• An email every Monday that features the best lessons from the blog.
  • A 120-page guide called “Be Your Own CFO”, that in my view is the highlight of the course. (J.D. agrees, calling it “the best work I’ve ever done.)
  • Supplementary downloads, including a revised version of my Roth IRA guide.
  • Interviews with people with a bunch of money thought leaders, including Jean Chatzky, Gretchen Rubin, Tess Vigeland, and yours truly.

I’m not getting paid or compensated in any way for recommending J.D.’s course. I just think it’s a great way to step up your game when it comes to money, and maybe your life.

Check it out at MoneyToolbox.com.

AT&T customers, check your plan!

Internet shopping by cell phone - concept illustrationWhen I heard last month that AT&T was dropping prices for its wireless plans, I thought our family could save a little money. I was startled to find we can save a whopping $60 a month and get a plan with twice as much data.

AT&T cut its prices to compete with T-Mobile and the pay-as-you-go companies that have been offering a lot more data for a lot less. But AT&T isn’t going to foist the savings on you–you have to seek them out. Fortunately, that’s as easy as going online to check your account (a savings offer should show up on your screen) or you can just call the carrier from your phone and ask how you can save.

I try to make it a point to call our communications providers once or twice a year to see if we can get a better deal. I wished I’d called this one a little earlier, because I was only able to backdate the changes to the beginning of last week (the start of our current billing cycle).

Changing plans does not extend your service term or add any additional termination fees, an AT&T rep assured me. So if you’re under contract to AT&T, go save some money!

Tips for a great (and affordable) road trip

Majestic Vista of the Grand Canyon at DuskMy daughter and I just got back from a 1,300-plus mile road trip so I could attend a business conference in Phoenix. Along the way we checked out Joshua Tree, Prescott, the Grand Canyon, Sedona, Montezuma’s Castle and the Tuzigoot National Monument. The trip back included stops at the Salton Sea and the amazing Living Desert zoo and botanical gardens near Palm Springs.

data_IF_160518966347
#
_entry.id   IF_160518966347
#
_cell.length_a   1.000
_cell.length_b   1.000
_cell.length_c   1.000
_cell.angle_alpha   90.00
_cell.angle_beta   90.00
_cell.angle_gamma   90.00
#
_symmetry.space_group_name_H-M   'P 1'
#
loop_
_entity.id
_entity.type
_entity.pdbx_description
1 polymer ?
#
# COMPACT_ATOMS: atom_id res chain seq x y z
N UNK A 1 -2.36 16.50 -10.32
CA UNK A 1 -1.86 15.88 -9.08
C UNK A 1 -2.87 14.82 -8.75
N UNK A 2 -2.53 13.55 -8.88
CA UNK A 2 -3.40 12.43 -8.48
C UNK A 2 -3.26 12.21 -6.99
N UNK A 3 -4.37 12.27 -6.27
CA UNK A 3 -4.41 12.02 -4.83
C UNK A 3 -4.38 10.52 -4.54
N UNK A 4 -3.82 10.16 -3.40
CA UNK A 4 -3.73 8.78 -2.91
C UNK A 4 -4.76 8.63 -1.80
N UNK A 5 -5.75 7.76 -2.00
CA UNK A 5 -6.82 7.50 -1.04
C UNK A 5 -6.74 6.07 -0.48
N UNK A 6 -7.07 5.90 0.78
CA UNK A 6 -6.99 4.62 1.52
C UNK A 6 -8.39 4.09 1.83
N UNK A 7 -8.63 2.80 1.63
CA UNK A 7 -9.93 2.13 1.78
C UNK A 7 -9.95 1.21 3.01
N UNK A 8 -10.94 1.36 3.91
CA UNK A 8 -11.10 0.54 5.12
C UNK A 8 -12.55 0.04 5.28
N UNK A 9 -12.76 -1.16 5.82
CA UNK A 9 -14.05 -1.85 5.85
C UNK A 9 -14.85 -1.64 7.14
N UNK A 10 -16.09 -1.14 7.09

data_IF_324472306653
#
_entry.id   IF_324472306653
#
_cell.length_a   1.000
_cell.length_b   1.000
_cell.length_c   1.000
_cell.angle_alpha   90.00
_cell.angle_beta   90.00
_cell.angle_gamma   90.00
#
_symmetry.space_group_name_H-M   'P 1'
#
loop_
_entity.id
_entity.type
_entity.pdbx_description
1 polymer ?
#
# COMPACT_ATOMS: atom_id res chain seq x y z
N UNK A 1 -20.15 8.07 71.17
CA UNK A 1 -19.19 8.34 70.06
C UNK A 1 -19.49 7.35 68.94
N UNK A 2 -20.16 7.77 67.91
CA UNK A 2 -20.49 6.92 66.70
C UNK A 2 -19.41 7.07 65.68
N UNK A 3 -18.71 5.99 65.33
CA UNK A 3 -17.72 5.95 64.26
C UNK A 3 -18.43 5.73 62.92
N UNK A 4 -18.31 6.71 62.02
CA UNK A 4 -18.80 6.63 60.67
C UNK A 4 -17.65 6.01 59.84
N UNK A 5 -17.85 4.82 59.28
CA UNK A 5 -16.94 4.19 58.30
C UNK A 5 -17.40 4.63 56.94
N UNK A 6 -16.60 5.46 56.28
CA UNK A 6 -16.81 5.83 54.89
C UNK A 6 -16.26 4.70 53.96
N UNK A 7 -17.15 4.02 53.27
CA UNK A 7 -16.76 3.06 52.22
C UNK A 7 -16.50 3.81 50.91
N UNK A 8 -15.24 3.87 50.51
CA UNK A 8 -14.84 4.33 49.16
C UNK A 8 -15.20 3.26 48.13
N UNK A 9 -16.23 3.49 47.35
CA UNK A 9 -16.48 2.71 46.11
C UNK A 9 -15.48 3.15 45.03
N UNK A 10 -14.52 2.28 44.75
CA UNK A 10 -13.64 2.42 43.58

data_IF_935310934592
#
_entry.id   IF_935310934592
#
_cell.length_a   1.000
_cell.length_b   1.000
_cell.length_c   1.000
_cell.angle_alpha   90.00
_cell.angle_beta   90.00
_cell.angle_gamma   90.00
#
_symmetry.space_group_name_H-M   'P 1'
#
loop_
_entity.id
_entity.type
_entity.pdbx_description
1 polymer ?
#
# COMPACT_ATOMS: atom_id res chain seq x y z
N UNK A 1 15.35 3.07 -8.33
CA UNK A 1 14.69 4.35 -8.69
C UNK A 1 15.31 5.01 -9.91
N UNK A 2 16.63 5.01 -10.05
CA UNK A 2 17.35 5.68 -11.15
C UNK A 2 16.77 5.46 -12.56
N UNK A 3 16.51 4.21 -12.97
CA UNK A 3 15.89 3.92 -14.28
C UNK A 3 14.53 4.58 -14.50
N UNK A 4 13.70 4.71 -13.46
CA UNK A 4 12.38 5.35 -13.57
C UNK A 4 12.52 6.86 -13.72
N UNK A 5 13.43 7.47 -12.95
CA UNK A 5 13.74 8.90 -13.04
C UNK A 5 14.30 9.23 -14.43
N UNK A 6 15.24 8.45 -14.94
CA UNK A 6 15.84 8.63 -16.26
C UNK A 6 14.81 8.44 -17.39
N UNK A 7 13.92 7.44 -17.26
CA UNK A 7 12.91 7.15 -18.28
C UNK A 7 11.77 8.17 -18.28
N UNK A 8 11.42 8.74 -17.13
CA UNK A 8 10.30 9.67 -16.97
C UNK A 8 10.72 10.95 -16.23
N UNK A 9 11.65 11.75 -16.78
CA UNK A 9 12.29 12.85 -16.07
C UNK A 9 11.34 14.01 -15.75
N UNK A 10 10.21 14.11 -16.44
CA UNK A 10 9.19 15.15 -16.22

Her dad and I took several road trips before she was born, exploring the West and Southwest. They were among our most memorable (and cheap) vacations.

I was pleased to find road trips can still be a frugal way to travel. Our motel rooms typically cost less than $100 a night; even at the Grand Canyon’s comfortable Yavapai Lodge, we paid just $140 to sleep in two queen beds not far from the South Rim. Meals were rarely more than $20 for the two of us, and we spent less than $150 on gas thanks to my 36-mpg-plus Chevy Volt.

So here are my best tips for a memorable road trip that won’t cost a fortune:

Bring the right supplies. Snacks, breakfast makings and a cooler can save you a lot of money on the road. I bring oatmeal (which you can make in a mug, adding water heated by the motel coffee maker), peanut butter for the kiddo, fruit, milk and crackers.

Spring beats summer. At least in the West, the crowds tend to be thinner and the weather less scorching. Since schools schedule their spring breaks at different times, you’re not traveling at the same time as every other family in the freakin’ universe.

Use Yelp. Or TripAdvisor. I found good, affordable places to stay and eat thanks to user reviews. The best find was The Views Inn in Sedona, a clean, comfortable spot with a nice breakfast and an eager-to-please manager. Being willing to stay on the outskirts of town rather than in the center can save you $100 or more a night (or $200, when it comes to Palm Springs in high season).

Ask the locals. Yelp is also good for finding great cheap eats, but asking locals for their recommendations is a great way to start a conversation.

Give the kid a camera. We figured out years ago that our daughter stays much more engaged when she can capture what she’s seeing. Yes, she winds up with 16 pictures of lizards scuttling through the desert, but so what? I have many, many more of her grinning in front of various national monuments.

Catch the ranger talks. I didn’t think “Men, Mules & Mining” at the Grand Canyon would be particularly riveting, but I was so wrong. The stories and accompanying slides were fascinating. So was the geology talk the next day at the Yavapai Museum of Geology. Most of the rangers we encountered were good story-tellers and great about keeping kids engaged.

Set limits on your driving time. When our daughter was an infant or a toddler, driving four hours a day was a lot. Now she can tolerate more, but I found myself pretty weary at the end of an 8-hour travel day. Which may explain why I blearily clipped a dead elk some other unfortunate driver had previously killed on the road to the Grand Canyon. No damage to us or the car; wish I could say the same for the poor elk. In any case, next time I’ll probably limit drives to four hours, tops.

Download an audio book. There are only so many rounds of 20 Questions an adult can, or should, play. Fortunately, we had the third book in the Hunger Games trilogy to keep our minds occupied for much of the trip home. Your local library has tons of audio books you can borrow (in CD version or via digital downloads).

Bring emergency supplies and tools. We never needed the water or trail mix I always pack in the trunk, but I always feel better knowing they’re there.